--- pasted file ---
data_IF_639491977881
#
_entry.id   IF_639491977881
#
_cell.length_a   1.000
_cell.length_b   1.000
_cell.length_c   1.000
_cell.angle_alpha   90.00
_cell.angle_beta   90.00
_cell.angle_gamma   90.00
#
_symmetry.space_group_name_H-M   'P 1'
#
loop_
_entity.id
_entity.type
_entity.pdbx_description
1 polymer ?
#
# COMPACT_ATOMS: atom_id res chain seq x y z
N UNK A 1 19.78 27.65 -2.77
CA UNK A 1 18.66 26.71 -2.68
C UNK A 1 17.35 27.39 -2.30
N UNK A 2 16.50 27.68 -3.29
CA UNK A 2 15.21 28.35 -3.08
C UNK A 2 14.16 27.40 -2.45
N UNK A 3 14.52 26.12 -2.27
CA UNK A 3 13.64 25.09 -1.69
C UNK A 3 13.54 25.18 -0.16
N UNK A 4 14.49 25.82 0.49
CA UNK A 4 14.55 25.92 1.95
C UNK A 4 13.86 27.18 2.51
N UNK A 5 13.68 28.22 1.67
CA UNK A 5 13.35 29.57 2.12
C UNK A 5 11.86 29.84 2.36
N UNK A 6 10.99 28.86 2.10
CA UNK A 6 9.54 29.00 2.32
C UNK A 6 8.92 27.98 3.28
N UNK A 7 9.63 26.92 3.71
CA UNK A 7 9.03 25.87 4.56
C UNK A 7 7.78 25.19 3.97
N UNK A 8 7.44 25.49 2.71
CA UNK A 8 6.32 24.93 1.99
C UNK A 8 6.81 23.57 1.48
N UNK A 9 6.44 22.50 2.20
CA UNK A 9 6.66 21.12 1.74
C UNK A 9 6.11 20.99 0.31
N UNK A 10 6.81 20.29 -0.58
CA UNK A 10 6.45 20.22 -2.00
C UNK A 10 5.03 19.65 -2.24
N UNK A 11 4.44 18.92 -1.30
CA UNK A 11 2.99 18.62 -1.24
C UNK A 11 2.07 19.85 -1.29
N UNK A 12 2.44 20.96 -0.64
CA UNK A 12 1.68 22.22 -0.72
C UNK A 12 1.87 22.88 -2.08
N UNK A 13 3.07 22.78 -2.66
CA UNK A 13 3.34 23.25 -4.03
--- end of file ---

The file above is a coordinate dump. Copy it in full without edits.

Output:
data_IF_639491977881
#
_entry.id   IF_639491977881
#
_cell.length_a   1.000
_cell.length_b   1.000
_cell.length_c   1.000
_cell.angle_alpha   90.00
_cell.angle_beta   90.00
_cell.angle_gamma   90.00
#
_symmetry.space_group_name_H-M   'P 1'
#
loop_
_entity.id
_entity.type
_entity.pdbx_description
1 polymer ?
#
# COMPACT_ATOMS: atom_id res chain seq x y z
N UNK A 1 19.78 27.65 -2.77
CA UNK A 1 18.66 26.71 -2.68
C UNK A 1 17.35 27.39 -2.30
N UNK A 2 16.50 27.68 -3.29
CA UNK A 2 15.21 28.35 -3.08
C UNK A 2 14.16 27.40 -2.45
N UNK A 3 14.52 26.12 -2.27
CA UNK A 3 13.64 25.09 -1.69
C UNK A 3 13.54 25.18 -0.16
N UNK A 4 14.49 25.82 0.49
CA UNK A 4 14.55 25.92 1.95
C UNK A 4 13.86 27.18 2.51
N UNK A 5 13.68 28.22 1.67
CA UNK A 5 13.35 29.57 2.12
C UNK A 5 11.86 29.84 2.36
N UNK A 6 10.99 28.86 2.10
CA UNK A 6 9.54 29.00 2.32
C UNK A 6 8.92 27.98 3.28
N UNK A 7 9.63 26.92 3.71
CA UNK A 7 9.03 25.87 4.56
C UNK A 7 7.78 25.19 3.97
N UNK A 8 7.44 25.49 2.71
CA UNK A 8 6.32 24.93 1.99
C UNK A 8 6.81 23.57 1.48
N UNK A 9 6.44 22.50 2.20
CA UNK A 9 6.66 21.12 1.74
C UNK A 9 6.11 20.99 0.31
N UNK A 10 6.81 20.29 -0.58
CA UNK A 10 6.45 20.22 -2.00
C UNK A 10 5.03 19.65 -2.24
N UNK A 11 4.44 18.92 -1.30
CA UNK A 11 2.99 18.62 -1.24
C UNK A 11 2.07 19.85 -1.29
N UNK A 12 2.44 20.96 -0.64
CA UNK A 12 1.68 22.22 -0.72
C UNK A 12 1.87 22.88 -2.08
N UNK A 13 3.07 22.78 -2.66
CA UNK A 13 3.34 23.25 -4.03